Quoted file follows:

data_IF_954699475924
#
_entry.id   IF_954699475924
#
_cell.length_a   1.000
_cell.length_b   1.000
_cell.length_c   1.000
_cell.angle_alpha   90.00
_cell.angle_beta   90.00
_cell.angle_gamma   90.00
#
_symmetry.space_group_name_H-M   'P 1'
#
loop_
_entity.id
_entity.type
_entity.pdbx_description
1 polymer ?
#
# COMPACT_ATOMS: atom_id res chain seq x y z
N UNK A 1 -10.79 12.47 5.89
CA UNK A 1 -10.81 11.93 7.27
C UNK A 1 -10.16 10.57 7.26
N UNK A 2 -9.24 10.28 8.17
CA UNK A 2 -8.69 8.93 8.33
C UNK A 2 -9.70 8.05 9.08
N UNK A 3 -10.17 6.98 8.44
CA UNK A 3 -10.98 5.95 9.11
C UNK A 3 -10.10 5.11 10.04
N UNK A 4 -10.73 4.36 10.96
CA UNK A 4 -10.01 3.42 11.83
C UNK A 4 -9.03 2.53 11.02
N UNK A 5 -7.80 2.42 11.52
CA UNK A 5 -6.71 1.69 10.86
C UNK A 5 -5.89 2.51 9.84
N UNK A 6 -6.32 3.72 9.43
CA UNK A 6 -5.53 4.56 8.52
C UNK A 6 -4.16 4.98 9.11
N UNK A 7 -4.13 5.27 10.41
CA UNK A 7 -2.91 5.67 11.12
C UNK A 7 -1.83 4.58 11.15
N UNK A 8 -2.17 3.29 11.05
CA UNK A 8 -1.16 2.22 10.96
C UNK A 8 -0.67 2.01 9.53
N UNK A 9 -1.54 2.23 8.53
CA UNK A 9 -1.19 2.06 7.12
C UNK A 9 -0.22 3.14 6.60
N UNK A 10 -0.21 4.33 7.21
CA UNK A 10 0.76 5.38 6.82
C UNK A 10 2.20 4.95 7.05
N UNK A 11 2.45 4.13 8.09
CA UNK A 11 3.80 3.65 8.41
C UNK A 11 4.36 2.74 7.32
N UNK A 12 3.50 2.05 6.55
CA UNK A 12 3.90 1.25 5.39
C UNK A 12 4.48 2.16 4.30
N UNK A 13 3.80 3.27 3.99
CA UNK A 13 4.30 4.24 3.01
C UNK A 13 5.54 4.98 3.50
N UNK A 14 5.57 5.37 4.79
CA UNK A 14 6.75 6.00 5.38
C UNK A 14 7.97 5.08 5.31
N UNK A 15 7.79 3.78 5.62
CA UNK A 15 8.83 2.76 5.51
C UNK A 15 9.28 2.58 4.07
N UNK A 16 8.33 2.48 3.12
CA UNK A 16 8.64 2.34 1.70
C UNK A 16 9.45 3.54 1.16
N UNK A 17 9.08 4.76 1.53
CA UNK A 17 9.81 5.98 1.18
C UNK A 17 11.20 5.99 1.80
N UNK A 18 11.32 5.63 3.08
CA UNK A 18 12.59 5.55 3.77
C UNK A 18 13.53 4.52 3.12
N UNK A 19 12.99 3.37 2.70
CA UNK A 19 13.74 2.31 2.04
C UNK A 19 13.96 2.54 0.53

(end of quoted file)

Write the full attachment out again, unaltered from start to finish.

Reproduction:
data_IF_954699475924
#
_entry.id   IF_954699475924
#
_cell.length_a   1.000
_cell.length_b   1.000
_cell.length_c   1.000
_cell.angle_alpha   90.00
_cell.angle_beta   90.00
_cell.angle_gamma   90.00
#
_symmetry.space_group_name_H-M   'P 1'
#
loop_
_entity.id
_entity.type
_entity.pdbx_description
1 polymer ?
#
# COMPACT_ATOMS: atom_id res chain seq x y z
N UNK A 1 -10.79 12.47 5.89
CA UNK A 1 -10.81 11.93 7.27
C UNK A 1 -10.16 10.57 7.26
N UNK A 2 -9.24 10.28 8.17
CA UNK A 2 -8.69 8.93 8.33
C UNK A 2 -9.70 8.05 9.08
N UNK A 3 -10.17 6.98 8.44
CA UNK A 3 -10.98 5.95 9.11
C UNK A 3 -10.10 5.11 10.04
N UNK A 4 -10.73 4.36 10.96
CA UNK A 4 -10.01 3.42 11.83
C UNK A 4 -9.03 2.53 11.02
N UNK A 5 -7.80 2.42 11.52
CA UNK A 5 -6.71 1.69 10.86
C UNK A 5 -5.89 2.51 9.84
N UNK A 6 -6.32 3.72 9.43
CA UNK A 6 -5.53 4.56 8.52
C UNK A 6 -4.16 4.98 9.11
N UNK A 7 -4.13 5.27 10.41
CA UNK A 7 -2.91 5.67 11.12
C UNK A 7 -1.83 4.58 11.15
N UNK A 8 -2.17 3.29 11.05
CA UNK A 8 -1.16 2.22 10.96
C UNK A 8 -0.67 2.01 9.53
N UNK A 9 -1.54 2.23 8.53
CA UNK A 9 -1.19 2.06 7.12
C UNK A 9 -0.22 3.14 6.60
N UNK A 10 -0.21 4.33 7.21
CA UNK A 10 0.76 5.38 6.82
C UNK A 10 2.20 4.95 7.05
N UNK A 11 2.45 4.13 8.09
CA UNK A 11 3.80 3.65 8.41
C UNK A 11 4.36 2.74 7.32
N UNK A 12 3.50 2.05 6.55
CA UNK A 12 3.90 1.25 5.39
C UNK A 12 4.48 2.16 4.30
N UNK A 13 3.80 3.27 3.99
CA UNK A 13 4.30 4.24 3.01
C UNK A 13 5.54 4.98 3.50
N UNK A 14 5.57 5.37 4.79
CA UNK A 14 6.75 6.00 5.38
C UNK A 14 7.97 5.08 5.31
N UNK A 15 7.79 3.78 5.62
CA UNK A 15 8.83 2.76 5.51
C UNK A 15 9.28 2.58 4.07
N UNK A 16 8.33 2.48 3.12
CA UNK A 16 8.64 2.34 1.70
C UNK A 16 9.45 3.54 1.16
N UNK A 17 9.08 4.76 1.53
CA UNK A 17 9.81 5.98 1.18
C UNK A 17 11.20 5.99 1.80
N UNK A 18 11.32 5.63 3.08
CA UNK A 18 12.59 5.55 3.77
C UNK A 18 13.53 4.52 3.12
N UNK A 19 12.99 3.37 2.70
CA UNK A 19 13.74 2.31 2.04
C UNK A 19 13.96 2.54 0.53